Method, then, we repeat, in its true and wide sense, is that which orders the means towards carrying out the scheme of life; which classes and combines all our plans and pursuits with reference to this scheme, assigning to each its due place and value, and thereby introducing other harmony into the endless diversity of aims, interests, and actions, which, at first sight, appear so unconnected and conflicting. Between the life thus methodised and one without method, there is the same difference as between the tangled mass of unwound silk and the wellwoven web.
To carry out this purpose, it is not enough merely to introduce method into our individual arrangements; we must also consider the wider system to which we belong, and the relations in which we are placed with regard to others, so as to understand the part we are destined to fill in the social economy, and regulate our individual scheme in accordance with it. We must remember that no human being stands alone; the moral world has no non-conductors by which to isolate us from our fellows, and break the natural affinities by which we are bound to them, and both influence and are influenced in return. Each individual forms part of the general system of society, and the system can work well and produce its proper fruits of harmonious action and progressive improvement in proportion only as each member understands his own position in it, and carefully studies to fit himself for its duties.* If we were more in the habit of thus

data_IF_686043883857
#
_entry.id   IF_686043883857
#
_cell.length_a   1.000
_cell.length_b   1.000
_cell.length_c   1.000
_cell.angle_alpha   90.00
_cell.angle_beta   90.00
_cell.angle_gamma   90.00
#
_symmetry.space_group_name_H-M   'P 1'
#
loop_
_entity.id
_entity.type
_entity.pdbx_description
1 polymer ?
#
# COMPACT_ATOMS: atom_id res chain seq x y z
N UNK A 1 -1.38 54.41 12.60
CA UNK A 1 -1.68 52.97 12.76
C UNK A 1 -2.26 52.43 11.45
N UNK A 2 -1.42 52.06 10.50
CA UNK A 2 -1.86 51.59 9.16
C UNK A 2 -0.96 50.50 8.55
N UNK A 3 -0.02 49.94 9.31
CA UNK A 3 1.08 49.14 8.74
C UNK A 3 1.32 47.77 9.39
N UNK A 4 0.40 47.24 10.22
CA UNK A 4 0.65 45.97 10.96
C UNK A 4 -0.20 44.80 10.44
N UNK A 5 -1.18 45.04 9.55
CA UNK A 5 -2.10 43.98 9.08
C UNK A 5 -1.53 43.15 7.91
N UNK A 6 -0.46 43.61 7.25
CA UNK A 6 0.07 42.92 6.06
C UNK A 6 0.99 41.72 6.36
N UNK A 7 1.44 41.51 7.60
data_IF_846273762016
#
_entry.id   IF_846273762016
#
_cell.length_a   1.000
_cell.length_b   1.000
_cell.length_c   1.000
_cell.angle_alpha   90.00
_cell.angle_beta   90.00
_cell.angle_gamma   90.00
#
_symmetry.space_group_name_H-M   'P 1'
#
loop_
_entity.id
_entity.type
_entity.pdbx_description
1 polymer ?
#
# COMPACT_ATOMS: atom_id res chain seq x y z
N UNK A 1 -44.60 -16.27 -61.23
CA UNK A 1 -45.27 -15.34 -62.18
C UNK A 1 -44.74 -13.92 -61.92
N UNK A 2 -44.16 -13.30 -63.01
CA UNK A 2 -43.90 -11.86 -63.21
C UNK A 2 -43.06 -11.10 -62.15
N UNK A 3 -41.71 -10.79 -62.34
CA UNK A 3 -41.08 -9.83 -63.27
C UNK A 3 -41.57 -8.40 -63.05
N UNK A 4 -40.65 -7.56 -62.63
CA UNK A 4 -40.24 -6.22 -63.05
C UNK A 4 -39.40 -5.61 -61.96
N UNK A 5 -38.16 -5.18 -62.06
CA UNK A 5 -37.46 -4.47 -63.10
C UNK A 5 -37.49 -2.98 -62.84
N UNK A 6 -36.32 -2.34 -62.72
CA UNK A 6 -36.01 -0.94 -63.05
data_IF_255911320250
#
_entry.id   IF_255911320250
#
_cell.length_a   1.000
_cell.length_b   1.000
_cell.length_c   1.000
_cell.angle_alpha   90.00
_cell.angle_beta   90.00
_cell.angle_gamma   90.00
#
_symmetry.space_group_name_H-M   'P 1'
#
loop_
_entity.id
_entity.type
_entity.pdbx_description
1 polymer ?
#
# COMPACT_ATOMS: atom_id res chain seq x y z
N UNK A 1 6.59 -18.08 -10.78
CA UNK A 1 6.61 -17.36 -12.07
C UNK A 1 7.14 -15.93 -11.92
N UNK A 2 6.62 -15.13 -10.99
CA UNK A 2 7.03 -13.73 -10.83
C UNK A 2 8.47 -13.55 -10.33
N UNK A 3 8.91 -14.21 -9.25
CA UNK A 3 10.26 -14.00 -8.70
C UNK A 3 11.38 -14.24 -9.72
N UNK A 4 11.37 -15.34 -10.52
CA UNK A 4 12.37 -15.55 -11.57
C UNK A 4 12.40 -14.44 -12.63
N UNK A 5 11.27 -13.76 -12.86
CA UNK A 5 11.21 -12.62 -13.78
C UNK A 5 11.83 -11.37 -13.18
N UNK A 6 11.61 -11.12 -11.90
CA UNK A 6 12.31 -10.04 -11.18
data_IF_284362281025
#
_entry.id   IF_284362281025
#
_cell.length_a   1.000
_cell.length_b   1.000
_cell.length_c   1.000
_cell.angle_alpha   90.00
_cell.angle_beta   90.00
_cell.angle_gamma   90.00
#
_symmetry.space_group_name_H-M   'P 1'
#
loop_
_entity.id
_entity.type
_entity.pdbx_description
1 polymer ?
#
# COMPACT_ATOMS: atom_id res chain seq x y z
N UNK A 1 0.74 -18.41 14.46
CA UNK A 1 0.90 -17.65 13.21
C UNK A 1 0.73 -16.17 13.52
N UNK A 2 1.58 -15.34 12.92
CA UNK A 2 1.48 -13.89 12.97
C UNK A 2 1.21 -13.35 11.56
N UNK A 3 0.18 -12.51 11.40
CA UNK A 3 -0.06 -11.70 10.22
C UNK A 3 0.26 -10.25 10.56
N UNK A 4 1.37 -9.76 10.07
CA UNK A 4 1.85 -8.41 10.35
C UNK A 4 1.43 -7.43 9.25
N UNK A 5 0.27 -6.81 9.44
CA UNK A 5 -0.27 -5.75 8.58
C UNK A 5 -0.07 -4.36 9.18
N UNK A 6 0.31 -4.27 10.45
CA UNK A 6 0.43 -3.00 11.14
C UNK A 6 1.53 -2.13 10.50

* See Chap. I.
IN THE WHOLE COURSE OF LIFE.
viewing our position in life, there would be less discontented struggling to shake off its duties and responsibilities, or to grasp at what does not belong to it. Each of us, down to the very humblest, might feel that he had an appointed place, and that his share of work, however homely, was as useful in its own sphere, and as necessary to the right working of the whole machinery as the nobler labour of others. With greater method there would be greater harmony of action, and real progress would take place of the jarring conflicts between individuals and classes which so grievously retard the full development of human means and capacities.